Boiled Apple Cider Syrup - Reviving an Early American Tradition for Flavoring Apple Pies, Baked Beans and More

| December 18, 2013 | 0 Comments

I was introduced to apple cider syrup at the Queener Fruit Farm in Scio, Oregon in 2012. Owners Tommie and Peter van de Kamp lovingly tend some of the finest apples, pears, peaches and berries in the Willamette Valley. Their fruits and fruit products are prized by some of the valley’s finest chefs. Some chefs even proudly print “from the Queener Fruit Farm” on their menu. Tommie’s homemade apple cider vinegar and boiled apple cider syrup are equally prized as supporting ingredients in many of the chefs’ creations.

Boiled Cider Syrup

Apple cider was once the beverage of choice in colonial America. Upon arrival at our shores, the early settlers found only bitter, inedible crab apples so they requested seeds from England to cultivate their orchards. They later sourced grafting wood for producing proper cider apples, and cider production was underway.

Cider’s popularity took a serious hit when the Germans arrived with their brewing skills, and it wasn’t long before beer toppled cider from its number one status. Then along came prohibition, leaving Americans in the U.S. with tea, soda pop and bathtub gin. Sad, grim times they were.

Although beer and distilled spirits bounced back after the U.S. came to its senses, hard cider never did. Non-alcoholic cider came into existence and you can find it next to all the fruit juices in supermarkets. Lately, though, hard cider production in America is enjoying a renaissance, with artisans popping up wherever apple orchards are nearby.

Boiling fresh pressed cider into a thick syrup, much like the sap from maple trees, was common in colonial New England. Hardly a pantry was without this sweet-tart ingredient used for sweetening and flavoring dishes from baked beans to pies and fruit cakes.

Sadly, making boiled cider is no longer the tradition it once was. However, you can purchase it from various mail order sources like King Arthur Flour and Woods Cider Mill in Springfield, Vermont. If you live in the Willamette Valley, you can call Tommie or Peter and purchase some from the Queener Fruit Farm.

If you don’t want to wait for the postman to bring it to your door, you can have about 2½ cups of this golden-brown, syrupy essence of apple after a few hours of lazy, intermittent stirring. Making your own boiled cider syrup is also a wonderful way to share your love at any gift-giving time.

Boiled Cider Syrup

Enjoy the syrup drizzled over pancakes, waffles or corn bread. Use some to sweeten mashed yams or sweet potatoes. Brush winter squash or carrots with it as a glaze. Try it in vinaigrettes and as a sweetener in barbecue sauce. Drizzle some in a mayonnaise-based dressing for a knockout Waldorf salad. And it pairs ever so nicely with vanilla ice cream.

All you need is 1 gallon of preservative-free cider of your choice, a heavy pot or Dutch oven (Le Creuset is great), and a spoon for the occasional stir. I used a cider pressed from local, organic Gravensteins.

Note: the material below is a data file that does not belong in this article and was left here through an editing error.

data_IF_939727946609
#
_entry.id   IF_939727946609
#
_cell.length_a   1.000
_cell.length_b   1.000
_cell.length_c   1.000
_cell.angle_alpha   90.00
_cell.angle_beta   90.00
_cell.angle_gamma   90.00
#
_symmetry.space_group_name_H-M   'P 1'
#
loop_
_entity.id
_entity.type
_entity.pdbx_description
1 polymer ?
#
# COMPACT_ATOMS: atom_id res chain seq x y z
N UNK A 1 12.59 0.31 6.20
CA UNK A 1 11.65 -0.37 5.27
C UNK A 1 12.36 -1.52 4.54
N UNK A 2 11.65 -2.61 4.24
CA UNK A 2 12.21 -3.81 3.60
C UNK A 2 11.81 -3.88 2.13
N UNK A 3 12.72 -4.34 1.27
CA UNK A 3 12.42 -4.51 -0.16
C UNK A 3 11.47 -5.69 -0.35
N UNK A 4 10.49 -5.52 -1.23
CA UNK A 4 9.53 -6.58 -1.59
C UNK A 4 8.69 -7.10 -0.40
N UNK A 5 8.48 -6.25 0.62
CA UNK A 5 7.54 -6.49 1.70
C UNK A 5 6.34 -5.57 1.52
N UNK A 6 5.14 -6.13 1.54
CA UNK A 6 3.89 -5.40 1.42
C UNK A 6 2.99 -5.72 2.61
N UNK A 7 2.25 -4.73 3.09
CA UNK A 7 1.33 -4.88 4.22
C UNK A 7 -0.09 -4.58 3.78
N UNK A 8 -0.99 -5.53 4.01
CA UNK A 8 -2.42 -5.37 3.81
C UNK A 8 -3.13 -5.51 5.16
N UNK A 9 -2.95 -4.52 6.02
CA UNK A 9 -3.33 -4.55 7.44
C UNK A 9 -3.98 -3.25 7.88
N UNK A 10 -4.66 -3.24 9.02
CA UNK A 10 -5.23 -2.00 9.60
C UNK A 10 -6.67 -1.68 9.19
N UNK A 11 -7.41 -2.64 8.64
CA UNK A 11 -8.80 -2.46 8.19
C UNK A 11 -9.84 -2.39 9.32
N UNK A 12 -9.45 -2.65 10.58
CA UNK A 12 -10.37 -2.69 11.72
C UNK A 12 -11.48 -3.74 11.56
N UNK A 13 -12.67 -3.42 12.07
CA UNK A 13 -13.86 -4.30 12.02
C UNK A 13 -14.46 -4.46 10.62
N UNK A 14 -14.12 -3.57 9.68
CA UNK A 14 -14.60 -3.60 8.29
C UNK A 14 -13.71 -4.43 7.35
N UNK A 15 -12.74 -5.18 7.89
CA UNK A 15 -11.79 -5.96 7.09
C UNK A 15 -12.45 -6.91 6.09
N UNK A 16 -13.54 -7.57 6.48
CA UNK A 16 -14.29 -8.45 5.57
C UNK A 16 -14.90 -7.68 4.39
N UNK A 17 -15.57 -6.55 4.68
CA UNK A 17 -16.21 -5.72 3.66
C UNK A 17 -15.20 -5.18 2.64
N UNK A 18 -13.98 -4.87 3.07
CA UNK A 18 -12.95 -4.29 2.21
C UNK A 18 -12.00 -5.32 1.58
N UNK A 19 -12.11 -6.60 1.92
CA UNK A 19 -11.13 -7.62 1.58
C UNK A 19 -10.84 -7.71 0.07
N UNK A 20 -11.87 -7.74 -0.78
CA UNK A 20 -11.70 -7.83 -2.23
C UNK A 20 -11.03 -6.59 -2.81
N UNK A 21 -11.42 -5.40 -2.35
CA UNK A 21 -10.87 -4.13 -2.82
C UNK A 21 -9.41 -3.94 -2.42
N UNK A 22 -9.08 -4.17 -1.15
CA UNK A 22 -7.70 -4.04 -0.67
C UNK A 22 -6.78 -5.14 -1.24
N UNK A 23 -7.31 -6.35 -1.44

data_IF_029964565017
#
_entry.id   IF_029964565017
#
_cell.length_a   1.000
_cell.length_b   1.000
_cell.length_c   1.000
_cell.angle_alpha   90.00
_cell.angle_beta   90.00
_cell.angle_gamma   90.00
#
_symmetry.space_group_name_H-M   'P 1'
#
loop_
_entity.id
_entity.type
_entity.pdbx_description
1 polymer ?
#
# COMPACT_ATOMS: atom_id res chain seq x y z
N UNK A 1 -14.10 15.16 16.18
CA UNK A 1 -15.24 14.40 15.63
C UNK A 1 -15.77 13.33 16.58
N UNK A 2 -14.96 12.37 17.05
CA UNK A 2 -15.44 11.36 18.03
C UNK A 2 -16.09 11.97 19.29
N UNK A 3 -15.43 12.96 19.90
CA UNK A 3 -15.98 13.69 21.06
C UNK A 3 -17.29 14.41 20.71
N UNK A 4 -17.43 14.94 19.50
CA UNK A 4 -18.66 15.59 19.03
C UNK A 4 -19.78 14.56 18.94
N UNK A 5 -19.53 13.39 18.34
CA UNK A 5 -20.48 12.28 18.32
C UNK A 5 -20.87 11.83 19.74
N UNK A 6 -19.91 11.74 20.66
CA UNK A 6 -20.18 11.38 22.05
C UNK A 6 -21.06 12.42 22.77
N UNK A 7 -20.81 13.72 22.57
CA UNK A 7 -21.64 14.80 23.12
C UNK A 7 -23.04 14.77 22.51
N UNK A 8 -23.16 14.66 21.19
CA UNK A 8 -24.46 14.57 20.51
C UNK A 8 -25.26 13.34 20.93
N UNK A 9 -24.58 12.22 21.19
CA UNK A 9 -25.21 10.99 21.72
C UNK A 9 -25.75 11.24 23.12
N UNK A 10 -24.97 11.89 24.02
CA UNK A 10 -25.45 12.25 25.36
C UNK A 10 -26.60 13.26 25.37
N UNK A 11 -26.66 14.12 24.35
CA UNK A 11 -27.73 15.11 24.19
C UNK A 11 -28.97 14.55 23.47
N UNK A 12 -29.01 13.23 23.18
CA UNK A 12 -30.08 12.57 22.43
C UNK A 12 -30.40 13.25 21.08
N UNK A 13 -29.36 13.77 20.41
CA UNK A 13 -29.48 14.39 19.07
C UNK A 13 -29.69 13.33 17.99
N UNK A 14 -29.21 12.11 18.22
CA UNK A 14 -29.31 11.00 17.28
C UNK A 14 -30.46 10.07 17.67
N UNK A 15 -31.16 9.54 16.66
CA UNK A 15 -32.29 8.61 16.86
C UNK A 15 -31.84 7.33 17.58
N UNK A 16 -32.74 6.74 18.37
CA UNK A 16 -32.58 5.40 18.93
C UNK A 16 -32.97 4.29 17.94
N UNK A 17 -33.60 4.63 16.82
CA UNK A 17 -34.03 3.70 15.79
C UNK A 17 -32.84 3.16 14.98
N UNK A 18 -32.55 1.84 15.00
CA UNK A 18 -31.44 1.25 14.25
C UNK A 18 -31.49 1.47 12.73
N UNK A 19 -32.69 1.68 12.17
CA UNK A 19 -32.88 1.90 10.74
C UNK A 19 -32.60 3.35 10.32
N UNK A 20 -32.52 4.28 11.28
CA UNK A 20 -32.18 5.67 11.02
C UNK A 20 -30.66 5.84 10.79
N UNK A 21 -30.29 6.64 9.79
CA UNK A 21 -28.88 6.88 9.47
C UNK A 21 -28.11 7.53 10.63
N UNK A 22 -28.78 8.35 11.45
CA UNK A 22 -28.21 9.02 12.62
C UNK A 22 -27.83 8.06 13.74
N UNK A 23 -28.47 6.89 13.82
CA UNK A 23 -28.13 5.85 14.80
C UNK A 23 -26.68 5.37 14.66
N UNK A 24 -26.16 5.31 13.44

Makes about 2½ cups.

  • Pour 2½ cups of cider into your pan and note the depth. You can mark the handle of your stirring spoon for checking the amount as it nears completion. I used a stainless steel ruler and noted that 2½ cups measured a depth of ½ inch.
  • Pour the remaining cider into your pan and bring to a boil.
  • Lower the heat to a healthy simmer, stirring occasionally.
  • This process could take up to 4 hours or longer.
  • Check on it periodically and give it a stir.
  • As the cider thickens and most of the water has evaporated, you should stir more frequently, about the final 30 minutes.
  • When it’s ready, it coats the spoon much like maple syrup would and should also be at your measured depth.
  • Cool the boiled cider and pour into sterilized container(s).
  • It should keep almost indefinitely refrigerated, but I can assure you it won’t last long.

New England Boiled Cider Baked Beans

New England Boiled Cider Baked Beans


  1. 1 pound navy beans
  2. ½ pound bacon, cut into 1-inch pieces
  3. 1 yellow onion, diced
  4. 4 tablespoons boiled cider syrup
  5. 1 tablespoon maple syrup
  6. 2 teaspoons salt
  7. ½ teaspoon fresh ground black pepper
  8. ½ teaspoon dry mustard
  9. ½ cup ketchup
  10. 1 tablespoon Worcestershire sauce
  11. ¼ cup golden brown sugar, packed
  12. 2 bay leaves


  • Soak picked-over beans in cold water overnight.
  • Simmer the soaked beans in the same water 1-2 hours until tender.
  • Drain beans and set cooking liquid aside.
  • Preheat oven to 325º F.
  • Place a layer of bacon in the bottom of a bean pot or deep casserole dish.
  • Add a layer of onion, topping off with some of the beans.
  • Continue layering bacon, onions and beans.
  • Put the remaining ingredients into a small saucepan.
  • Heat to a boil over medium-high heat and stir to mix thoroughly.
  • Pour over beans and add enough of the reserved bean liquid to barely cover the beans.
  • Cover and bake in the oven for 3-4 hours, checking about half way and adding more liquid if necessary.

Bon appétit!

— Charles


Category: Condiment, Uncategorized

About the Author (Author Profile)

Music, food and photography are at the center of Charles’ life. He performed with the Dallas Symphony, Dallas Opera and was assistant principal bassoonist with the Fort Worth Symphony for more than 20 years. When Charles and Victor moved to Baltimore, Charles created Lone Star Personal Chef and Catering Service and taught cooking classes at Williams-Sonoma. Now in Salem, Charles is a Realtor with Coldwell Banker Mountain West Real Estate, taught cooking classes for children at the A.C. Gilbert Discovery Village, and owns and operates Charles Price Photography. Charles and Vic enjoy entertaining and frequently host dinners as fundraisers for local non-profits and charities

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